Some plan administrators will not approve an early withdrawal without spousal consent if the plan owner is married. If you think your spouse might withdraw from her own 401(k) plan before your divorce is final, and if her plan allows it without your agreement, you might be able to take steps to prevent it. Your attorney may be able to freeze the account pending the divorce. At the very least and if she's successful, you should receive your share of the withdrawal's value in other assets or compensation at the time of your divorce.

Inflation adjustments and 2019 tax tab;es

The IRS on Thursday issued the 2019 annual inflation adjustments for many tax provisions as well as the 2019 tax rate tables for individuals and estates and trusts (Rev. Proc. 2018-57). These adjusted amounts will be used to prepare tax year 2019 returns in 2020.

Many amounts are increasing for inflation in 2019. The standard deduction will increase to $24,400 for married individuals filing joint returns or surviving spouses, $18,350 for heads of household, and $12,200 for unmarried individuals (other than surviving spouses) and married individuals filing separate returns.

The maximum amount of the earned income tax credit (for taxpayers with three or more children) is increasing to $6,557 (from $6,431 in 2018).

The maximum amount of the adoption credit will go up to $14,080 in 2019. That is also the maximum amount that will be excludable from an employee’s gross income for qualified amounts paid or expenses incurred by an employer under an adoption-assistance program.

The 2019 exemption amounts for the alternative minimum tax will be $111,700 for married individuals filing joint returns and surviving spouses, $71,700 for unmarried individuals (other than surviving spouses), $55,850 for married individuals filing separate returns, and $25,000 for estates and trusts.

The Sec. 179 amount for tax years beginning in 2019 will be $1,020,000 with a phaseout threshold of $2,550,000.

The qualified business income threshold under Sec. 199A(e)(2) is increasing to $321,400 for married individuals filing joint returns, $160,725 for married individuals filing separate returns, and $160,700 for single individuals and heads of household (from $315,000 for joint returns and $157,500 for other taxpayers in 2018).

The Sec. 911 foreign earned income exclusion amount is increasing to $105,900 in 2019.

The basic exclusion amount for determining the unified credit against the estate tax will be $11,400,000 for decedents dying in calendar year 2019, up from $11,180,00 in 2018. The annual gift tax exclusion amount remains at $15,000, but the gift tax annual exclusion for gifts of a present interest to a spouse who is not a U.S. citizen will increase to $155,000 (from $152,000 in 2018).

Various penalty amounts for failure to file tax and information returns or furnish payee statements are also adjusted for inflation for 2019.

—Thanks for this timely information from Alistair M. Nevius, J.D., (

Wednesday, October 31, 2018

Net Operating Loss under Tax Cuts and Jobs Act


The Tax Cuts and Jobs Act (TCJA) brings significant changes to the tax code and offers new challenges for tax advisors. Those same challenges offer a number of benefits for taxpayers, especially business filers. However, it is best to temper a client’s expectations, as not every change introduced by the TCJA will benefit them.
Net Operating Losses (NOLs) are one of the changes that many may be disappointed to learn lessens a powerful benefit from the prior tax code. Let’s take a closer look at the changes that will have the greatest impact on tax planning for any client with a current or anticipated net operating loss for the upcoming tax year.

Change in NOL Calculation

Starting with tax years beginning after Dec. 31, 2017, IRC Sec. 172 limits NOLs by the changing how they are calculated.
IRC Sec. 172 (a)(1) and (2) state the current year NOL is: “…an amount equal to the lesser of the aggregate of …[Net Operating Loss] carryovers to such a year, plus …[NOL] carrybacks to such a year, or 80% of taxable income….”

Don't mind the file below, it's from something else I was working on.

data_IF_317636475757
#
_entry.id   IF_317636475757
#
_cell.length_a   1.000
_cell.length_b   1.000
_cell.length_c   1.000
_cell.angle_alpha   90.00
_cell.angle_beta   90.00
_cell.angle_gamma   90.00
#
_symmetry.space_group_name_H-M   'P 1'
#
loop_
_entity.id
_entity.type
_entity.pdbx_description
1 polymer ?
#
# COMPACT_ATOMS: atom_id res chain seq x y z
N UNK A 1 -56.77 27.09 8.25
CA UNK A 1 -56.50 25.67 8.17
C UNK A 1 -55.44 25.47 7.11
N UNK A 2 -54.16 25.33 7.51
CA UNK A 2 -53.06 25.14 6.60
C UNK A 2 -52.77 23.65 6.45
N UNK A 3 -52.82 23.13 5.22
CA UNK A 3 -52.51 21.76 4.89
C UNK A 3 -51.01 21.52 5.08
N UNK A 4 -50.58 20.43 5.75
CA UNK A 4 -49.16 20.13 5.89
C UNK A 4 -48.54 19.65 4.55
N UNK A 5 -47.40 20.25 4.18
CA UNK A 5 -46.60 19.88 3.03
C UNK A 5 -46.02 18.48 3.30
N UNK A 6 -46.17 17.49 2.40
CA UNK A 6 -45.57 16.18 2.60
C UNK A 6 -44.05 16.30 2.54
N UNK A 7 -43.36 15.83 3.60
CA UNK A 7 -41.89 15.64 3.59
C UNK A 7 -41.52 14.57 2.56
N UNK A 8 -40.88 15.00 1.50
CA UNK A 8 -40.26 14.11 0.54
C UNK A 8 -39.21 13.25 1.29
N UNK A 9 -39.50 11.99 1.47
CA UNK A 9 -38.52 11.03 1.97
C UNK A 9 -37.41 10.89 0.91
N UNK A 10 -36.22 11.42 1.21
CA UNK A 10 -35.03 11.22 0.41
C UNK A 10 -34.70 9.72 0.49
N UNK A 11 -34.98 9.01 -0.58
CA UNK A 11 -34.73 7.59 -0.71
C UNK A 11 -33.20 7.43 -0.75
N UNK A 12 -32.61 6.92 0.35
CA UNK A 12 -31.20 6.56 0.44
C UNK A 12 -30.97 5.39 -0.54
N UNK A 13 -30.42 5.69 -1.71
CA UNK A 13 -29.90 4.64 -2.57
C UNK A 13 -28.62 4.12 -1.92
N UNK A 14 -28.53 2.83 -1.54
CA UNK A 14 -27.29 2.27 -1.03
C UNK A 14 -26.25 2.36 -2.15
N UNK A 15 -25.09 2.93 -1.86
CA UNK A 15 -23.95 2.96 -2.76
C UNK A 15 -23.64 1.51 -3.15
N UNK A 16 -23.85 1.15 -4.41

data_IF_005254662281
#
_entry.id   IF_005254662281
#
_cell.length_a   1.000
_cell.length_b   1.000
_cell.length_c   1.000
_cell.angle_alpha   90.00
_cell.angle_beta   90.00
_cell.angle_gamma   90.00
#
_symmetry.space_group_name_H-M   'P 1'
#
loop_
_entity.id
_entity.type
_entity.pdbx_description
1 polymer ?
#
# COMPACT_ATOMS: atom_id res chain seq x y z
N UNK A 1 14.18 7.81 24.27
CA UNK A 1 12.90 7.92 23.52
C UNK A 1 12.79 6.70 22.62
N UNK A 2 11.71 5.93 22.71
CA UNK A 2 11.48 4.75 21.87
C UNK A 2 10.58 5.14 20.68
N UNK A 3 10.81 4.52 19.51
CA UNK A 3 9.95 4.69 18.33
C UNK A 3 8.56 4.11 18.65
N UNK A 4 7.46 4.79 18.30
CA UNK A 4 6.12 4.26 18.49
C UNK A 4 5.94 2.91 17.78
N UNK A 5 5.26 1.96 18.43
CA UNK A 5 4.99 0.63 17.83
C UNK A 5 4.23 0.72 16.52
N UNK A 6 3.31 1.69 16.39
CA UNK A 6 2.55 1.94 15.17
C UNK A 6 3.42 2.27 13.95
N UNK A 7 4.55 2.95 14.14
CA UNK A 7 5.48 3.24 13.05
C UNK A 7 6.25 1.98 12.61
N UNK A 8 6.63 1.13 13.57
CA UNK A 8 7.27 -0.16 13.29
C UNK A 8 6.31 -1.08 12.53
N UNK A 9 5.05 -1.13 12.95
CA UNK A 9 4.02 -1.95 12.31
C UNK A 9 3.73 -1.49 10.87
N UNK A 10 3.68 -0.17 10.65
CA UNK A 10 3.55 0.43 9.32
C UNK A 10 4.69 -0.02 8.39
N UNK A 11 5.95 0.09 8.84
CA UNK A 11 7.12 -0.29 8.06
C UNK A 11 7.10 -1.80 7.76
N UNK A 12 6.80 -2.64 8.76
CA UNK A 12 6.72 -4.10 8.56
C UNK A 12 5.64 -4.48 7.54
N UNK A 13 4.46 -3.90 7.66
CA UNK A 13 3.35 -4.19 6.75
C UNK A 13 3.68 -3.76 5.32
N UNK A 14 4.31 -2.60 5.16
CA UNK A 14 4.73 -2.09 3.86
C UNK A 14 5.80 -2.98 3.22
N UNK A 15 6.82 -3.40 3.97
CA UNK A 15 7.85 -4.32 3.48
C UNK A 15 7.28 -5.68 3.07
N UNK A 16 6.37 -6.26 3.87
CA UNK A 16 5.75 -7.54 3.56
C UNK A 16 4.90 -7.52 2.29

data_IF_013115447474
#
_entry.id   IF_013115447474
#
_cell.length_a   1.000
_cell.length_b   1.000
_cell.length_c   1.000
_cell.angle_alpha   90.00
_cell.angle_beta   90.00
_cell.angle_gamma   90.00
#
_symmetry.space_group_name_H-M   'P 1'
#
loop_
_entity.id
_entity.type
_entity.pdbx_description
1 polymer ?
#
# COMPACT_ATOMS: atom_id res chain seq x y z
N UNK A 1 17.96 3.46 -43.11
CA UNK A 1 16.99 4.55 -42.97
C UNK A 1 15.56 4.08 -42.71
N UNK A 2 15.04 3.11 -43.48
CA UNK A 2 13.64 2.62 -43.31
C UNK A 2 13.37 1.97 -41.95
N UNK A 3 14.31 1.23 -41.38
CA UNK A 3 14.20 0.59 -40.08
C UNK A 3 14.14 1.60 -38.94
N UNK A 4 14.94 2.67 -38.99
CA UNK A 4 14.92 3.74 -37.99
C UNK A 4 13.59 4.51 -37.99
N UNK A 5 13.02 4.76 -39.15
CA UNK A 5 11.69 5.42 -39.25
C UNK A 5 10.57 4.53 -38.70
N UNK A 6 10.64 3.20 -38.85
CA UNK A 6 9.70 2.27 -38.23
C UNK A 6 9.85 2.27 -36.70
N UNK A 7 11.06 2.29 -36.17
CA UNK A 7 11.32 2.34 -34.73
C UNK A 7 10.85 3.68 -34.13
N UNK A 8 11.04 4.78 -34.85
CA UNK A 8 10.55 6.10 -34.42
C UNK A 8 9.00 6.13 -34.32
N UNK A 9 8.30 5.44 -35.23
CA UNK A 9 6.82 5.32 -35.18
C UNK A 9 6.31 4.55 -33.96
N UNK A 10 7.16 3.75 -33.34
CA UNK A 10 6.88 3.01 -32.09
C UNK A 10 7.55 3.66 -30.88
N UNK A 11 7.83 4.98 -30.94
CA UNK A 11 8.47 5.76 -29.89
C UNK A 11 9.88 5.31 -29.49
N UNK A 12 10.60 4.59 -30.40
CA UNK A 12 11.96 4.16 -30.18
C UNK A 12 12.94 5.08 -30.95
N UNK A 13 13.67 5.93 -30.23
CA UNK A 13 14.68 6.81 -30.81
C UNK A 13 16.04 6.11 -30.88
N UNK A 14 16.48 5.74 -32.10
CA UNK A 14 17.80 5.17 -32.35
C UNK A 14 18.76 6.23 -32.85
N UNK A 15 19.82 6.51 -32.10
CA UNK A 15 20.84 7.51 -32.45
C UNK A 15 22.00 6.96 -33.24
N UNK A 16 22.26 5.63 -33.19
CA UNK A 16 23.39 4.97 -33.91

NOLs are now less beneficial going forward, and for the current year, it would be best to advise any clients anticipating a net operating loss of this change soon to avoid any surprises at filing time.
On the other hand, a current-year deduction will now be more valuable for the same client than in years past; this offers a good planning opportunity for any tax advisor.
Also of note, this change will make it necessary to separately track any prior NOL a client has from any NOLs generated for future tax years. While many practitioners likely have already done so, this change will increase advisors’ bookkeeping responsibilities and can’t be overlooked.

Elimination of Two-Year Carryback

Another significant change is the elimination of the two-year carryback for NOLs, with exceptions for farming losses and non-life insurance companies. IRC Sec. 172 (b)(1)(A) states: “…except as otherwise provided … a net operating loss for any taxable year … shall not be a net operating loss carryback for any taxable year preceding the taxable year of such a loss, and shall be a net operating loss carryover to each taxable year following the taxable year of the loss.”
In other words, the TCJA has eliminated the carryback. For any clients depending on a carryback to provide a refund, it will be critical to advise them that this strategy is disallowed going forward. Note that the IRC makes no mention of the 20-year carryforward limitation, and does offset part of the loss of the two-year carryback.
Corporation XYZ, a calendar-year tax-filer, has an NOL of $45,490 in 2018. It has no other carryovers. XYZ’s only choice is to carry the NOL forward. In 2019, XYZ Corporation has taxable income of $50,000. XYZ's 2019 NOL deduction is limited to $40,000 ($50,000 × 80%). The remaining $5,490 is not deducted, but can be carried forward indefinitely.

Changes to Farming Losses and QBI Deduction

These are not the only changes to NOLs. Two of the most prominent involve farming losses and the new qualified business income (QBI) deduction introduce by IRC Sec. 199A.
Both IRC Sec. 172 (b)(1)(B) and (C) follow on from paragraph (A) and state that the losses of both farms and insurance companies (with the exception of life-insurance companies) may still utilize the two-year carryback to the extent of taxable income attributable to those activities. Both of these activity types are also limited to a carryforward of 20 years for any NOLs generated.
For non-corporate taxpayers, the 20 percent deduction of qualified business income deduction introduced by 199A is disallowed by IRC Sec. 172(d)(8) with regard to the calculation of any net operating losses.
The TCJA introduced many changes to the IRC, and while Sec. 172 is a small part, the changes mentioned above should serve to prepare tax advisors for just one part of what may be a challenging tax season.
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Thanks to Mike D’Avolio, CPA, JD, is a senior tax analyst with Intuit ProConnect for this inforamtion